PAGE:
Download the PDF here!


To The Mothers This Mother’s Day

It’s Mother’s Day, and I can’t help but reflect on the multitude of ways being a mother has changed me. I not only have a new appreciation for all my mom went through trying to raise me to become a confident and capable young woman, but I also recognize with deeper appreciation how critical the role is we mothers play in our children’s development in forming good human beings.

In a world full of distraction, temptation, and egocentric messaging, true intentionality is required of parents today in a way that is perhaps greater than ever before. Yet because of all those distractions, it is often harder today, I think, to always keep the eyes on the prize, so to speak. But I am also convinced, it IS possible.

I have watched my now teenager go from the innocent, awe-inspired child I once knew who so readily soaked up those early moments of service we enjoyed together, to a budding young man with an awareness of the world and the role he plays in it. While weekend soccer games, school dances, seemingly endless homework, and so many other things occupy our time and focus, there is still regular discussion about how we are living our lives to better the lives of those we have the chance to touch, and moments still carved out to make sure we are doing as well as talking.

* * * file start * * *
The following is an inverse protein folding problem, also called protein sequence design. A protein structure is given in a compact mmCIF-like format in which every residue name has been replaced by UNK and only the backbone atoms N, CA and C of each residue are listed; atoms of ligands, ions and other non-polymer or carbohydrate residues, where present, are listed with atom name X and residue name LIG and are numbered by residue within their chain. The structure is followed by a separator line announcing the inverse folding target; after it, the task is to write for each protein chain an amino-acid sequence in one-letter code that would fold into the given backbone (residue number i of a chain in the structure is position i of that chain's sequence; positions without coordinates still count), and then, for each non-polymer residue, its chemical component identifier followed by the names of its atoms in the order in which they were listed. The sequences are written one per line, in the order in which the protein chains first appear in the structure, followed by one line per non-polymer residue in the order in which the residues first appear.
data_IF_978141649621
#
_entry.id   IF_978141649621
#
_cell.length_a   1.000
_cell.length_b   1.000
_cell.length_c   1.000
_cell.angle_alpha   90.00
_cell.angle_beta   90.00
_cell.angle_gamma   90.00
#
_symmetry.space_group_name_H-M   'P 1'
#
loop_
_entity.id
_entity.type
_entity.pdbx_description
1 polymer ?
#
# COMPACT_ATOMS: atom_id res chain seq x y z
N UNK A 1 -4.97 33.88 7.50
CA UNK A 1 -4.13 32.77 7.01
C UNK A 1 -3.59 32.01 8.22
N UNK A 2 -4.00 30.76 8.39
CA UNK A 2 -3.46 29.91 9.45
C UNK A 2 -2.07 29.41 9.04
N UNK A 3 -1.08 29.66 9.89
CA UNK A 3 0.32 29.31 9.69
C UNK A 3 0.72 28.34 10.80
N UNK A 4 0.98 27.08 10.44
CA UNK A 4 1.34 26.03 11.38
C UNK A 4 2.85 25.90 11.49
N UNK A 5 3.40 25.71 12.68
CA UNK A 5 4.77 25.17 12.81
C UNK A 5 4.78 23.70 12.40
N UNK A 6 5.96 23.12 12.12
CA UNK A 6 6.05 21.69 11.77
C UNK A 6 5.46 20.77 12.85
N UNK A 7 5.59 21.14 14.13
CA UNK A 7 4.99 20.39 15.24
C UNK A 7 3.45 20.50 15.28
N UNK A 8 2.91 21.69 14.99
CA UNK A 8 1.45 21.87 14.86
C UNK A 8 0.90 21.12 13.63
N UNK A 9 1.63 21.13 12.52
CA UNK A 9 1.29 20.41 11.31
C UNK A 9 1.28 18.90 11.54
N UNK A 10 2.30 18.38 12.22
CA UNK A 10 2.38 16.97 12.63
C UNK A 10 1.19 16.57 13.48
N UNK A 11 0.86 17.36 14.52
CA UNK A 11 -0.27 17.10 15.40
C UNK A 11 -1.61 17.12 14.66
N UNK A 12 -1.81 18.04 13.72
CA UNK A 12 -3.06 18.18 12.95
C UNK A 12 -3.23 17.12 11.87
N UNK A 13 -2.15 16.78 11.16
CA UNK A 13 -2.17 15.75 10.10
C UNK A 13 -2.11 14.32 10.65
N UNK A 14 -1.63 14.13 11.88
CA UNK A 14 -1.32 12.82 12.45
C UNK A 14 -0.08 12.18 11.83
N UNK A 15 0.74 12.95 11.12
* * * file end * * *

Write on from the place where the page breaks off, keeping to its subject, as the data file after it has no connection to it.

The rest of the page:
As our spread stretches from said teenager to toddler, I will be thinking this Mother’s Day about the privilege and obligation I have to be the one mother my kids have on this earth. And while I may take this one day to relax from my duties just a little, I will remember that my respite from instilling the value of hard work, honesty, compassion, and service must be (relatively) short if I hope to see the outcome I so longingly desire.

And just as importantly, I will also remind myself to cut myself a little slack when I come up short – each day is filled with enough moments to make this happen. The race is long, and we have all the ingredients we need to make the magic.

Happy Mother’s Day to moms everywhere. May you feel loved and appreciated for all that you are and all that you do!

Cultivating Kindness NOW

Yesterday brought another historic tragedy, contributing to a narrative of violence not seen in any other western society. Why?! As a mother of four and a believer in the innate goodness of all people, I can’t wrap my head around it, nor can I explain it to my kids. The loss of innocent young life at the hands of yet another child is not something to be explained, I suppose. There is just simply no way to make sense of it.

I’m sure in the days to come, a picture will be painted by the media offering ideas as to how this came to pass, but the full truth will likely never be known. Regardless of the reasons, it should be a wake-up call for all of us – not to put more armed guards at the door of every school, but to arm ourselves and our children with love, to fight back not with more violence but with more tolerance and empathy, so the next youth who is crying out for help – of whatever kind – gets the support he or she needs before they go to such extremes.